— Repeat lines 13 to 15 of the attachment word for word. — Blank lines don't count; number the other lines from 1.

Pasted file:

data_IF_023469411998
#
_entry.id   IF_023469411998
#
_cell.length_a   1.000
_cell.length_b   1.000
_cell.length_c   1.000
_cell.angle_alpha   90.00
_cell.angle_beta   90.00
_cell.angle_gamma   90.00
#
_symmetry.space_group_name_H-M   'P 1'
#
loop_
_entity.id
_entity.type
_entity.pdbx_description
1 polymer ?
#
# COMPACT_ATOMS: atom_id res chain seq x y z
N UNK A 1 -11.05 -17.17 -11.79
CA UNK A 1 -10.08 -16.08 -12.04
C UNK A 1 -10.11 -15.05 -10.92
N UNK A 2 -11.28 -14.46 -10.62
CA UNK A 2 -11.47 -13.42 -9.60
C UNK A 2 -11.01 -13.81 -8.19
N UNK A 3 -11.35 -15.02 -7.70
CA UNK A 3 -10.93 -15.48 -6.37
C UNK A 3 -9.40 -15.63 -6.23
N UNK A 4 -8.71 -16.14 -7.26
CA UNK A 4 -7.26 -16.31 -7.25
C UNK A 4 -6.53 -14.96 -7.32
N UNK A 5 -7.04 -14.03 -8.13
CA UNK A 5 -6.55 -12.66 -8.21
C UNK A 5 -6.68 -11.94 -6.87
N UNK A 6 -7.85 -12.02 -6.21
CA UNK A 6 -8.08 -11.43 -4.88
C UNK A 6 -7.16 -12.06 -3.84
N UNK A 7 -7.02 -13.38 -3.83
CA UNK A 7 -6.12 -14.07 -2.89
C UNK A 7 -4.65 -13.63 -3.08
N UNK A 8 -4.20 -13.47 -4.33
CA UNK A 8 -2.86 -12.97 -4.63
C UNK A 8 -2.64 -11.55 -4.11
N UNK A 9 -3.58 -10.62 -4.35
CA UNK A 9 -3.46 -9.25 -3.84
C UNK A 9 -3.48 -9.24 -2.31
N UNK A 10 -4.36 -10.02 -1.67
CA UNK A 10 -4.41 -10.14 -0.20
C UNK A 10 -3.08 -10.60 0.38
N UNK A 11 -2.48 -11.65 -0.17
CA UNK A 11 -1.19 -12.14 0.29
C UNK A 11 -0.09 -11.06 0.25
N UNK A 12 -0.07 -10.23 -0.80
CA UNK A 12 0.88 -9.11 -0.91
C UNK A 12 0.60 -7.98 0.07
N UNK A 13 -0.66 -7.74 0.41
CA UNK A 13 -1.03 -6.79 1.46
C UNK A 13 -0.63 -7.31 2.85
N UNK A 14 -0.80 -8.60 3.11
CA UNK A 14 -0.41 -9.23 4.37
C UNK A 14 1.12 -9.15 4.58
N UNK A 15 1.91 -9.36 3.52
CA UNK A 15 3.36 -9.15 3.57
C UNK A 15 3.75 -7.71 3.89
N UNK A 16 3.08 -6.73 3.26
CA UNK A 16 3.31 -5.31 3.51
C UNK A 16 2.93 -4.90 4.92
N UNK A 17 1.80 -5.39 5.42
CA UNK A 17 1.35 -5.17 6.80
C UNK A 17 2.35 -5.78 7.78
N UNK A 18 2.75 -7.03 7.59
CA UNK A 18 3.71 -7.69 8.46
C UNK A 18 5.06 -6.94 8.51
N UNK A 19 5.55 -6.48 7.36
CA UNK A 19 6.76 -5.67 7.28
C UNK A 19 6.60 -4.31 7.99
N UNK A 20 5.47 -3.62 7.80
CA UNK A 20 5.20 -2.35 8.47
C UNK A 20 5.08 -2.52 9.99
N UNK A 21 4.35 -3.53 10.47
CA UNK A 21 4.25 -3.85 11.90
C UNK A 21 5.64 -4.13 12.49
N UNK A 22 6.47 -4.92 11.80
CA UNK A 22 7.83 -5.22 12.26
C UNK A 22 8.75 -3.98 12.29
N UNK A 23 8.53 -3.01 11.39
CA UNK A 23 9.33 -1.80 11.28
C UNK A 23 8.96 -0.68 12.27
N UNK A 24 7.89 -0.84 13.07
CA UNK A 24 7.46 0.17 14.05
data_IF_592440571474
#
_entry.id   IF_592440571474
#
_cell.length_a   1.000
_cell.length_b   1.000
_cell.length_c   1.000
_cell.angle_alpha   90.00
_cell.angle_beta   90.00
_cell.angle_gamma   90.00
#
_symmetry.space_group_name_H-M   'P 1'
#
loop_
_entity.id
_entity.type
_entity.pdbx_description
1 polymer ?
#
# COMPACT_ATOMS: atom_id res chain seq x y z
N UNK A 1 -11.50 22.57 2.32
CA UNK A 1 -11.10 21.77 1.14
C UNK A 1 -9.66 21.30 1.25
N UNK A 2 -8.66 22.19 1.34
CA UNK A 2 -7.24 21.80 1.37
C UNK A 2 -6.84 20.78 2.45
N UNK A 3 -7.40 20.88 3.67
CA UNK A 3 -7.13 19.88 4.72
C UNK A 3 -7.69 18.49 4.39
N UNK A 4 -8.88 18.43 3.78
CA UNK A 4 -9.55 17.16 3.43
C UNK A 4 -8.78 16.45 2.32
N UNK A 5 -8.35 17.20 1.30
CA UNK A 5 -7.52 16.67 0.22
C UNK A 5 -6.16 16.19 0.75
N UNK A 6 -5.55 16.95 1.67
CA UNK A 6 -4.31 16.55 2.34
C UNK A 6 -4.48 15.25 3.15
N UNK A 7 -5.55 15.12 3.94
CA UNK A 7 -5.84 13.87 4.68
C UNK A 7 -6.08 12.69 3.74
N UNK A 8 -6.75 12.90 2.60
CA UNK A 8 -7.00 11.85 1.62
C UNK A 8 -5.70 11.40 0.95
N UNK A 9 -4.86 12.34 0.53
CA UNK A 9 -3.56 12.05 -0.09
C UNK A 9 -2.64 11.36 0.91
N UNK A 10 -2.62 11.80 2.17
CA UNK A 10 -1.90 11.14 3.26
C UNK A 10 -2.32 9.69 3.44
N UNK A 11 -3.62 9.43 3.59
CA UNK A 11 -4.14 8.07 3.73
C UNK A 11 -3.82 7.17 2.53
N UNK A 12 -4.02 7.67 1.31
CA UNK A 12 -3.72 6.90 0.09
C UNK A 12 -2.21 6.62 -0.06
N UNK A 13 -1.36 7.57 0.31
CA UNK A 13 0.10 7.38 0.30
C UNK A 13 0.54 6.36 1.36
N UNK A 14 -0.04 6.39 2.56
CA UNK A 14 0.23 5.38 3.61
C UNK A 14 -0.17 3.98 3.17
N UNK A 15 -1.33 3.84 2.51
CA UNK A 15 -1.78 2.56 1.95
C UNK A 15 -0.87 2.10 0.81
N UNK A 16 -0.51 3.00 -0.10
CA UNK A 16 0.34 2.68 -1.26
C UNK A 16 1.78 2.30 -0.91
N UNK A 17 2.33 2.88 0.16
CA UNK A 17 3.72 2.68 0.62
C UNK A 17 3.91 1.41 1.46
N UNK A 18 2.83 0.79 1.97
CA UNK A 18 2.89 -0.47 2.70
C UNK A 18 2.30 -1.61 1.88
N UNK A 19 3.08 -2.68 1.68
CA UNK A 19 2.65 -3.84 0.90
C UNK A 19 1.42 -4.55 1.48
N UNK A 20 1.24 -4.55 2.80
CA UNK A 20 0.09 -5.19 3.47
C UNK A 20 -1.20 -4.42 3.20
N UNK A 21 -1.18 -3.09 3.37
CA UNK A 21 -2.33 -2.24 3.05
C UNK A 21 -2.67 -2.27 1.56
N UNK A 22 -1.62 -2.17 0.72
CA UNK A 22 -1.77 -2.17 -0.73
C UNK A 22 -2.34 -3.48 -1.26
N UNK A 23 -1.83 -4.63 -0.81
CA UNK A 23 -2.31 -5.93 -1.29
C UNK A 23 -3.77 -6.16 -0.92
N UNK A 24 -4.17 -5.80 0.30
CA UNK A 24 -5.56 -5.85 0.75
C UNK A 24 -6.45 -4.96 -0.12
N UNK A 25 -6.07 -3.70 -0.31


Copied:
#
loop_
_entity.id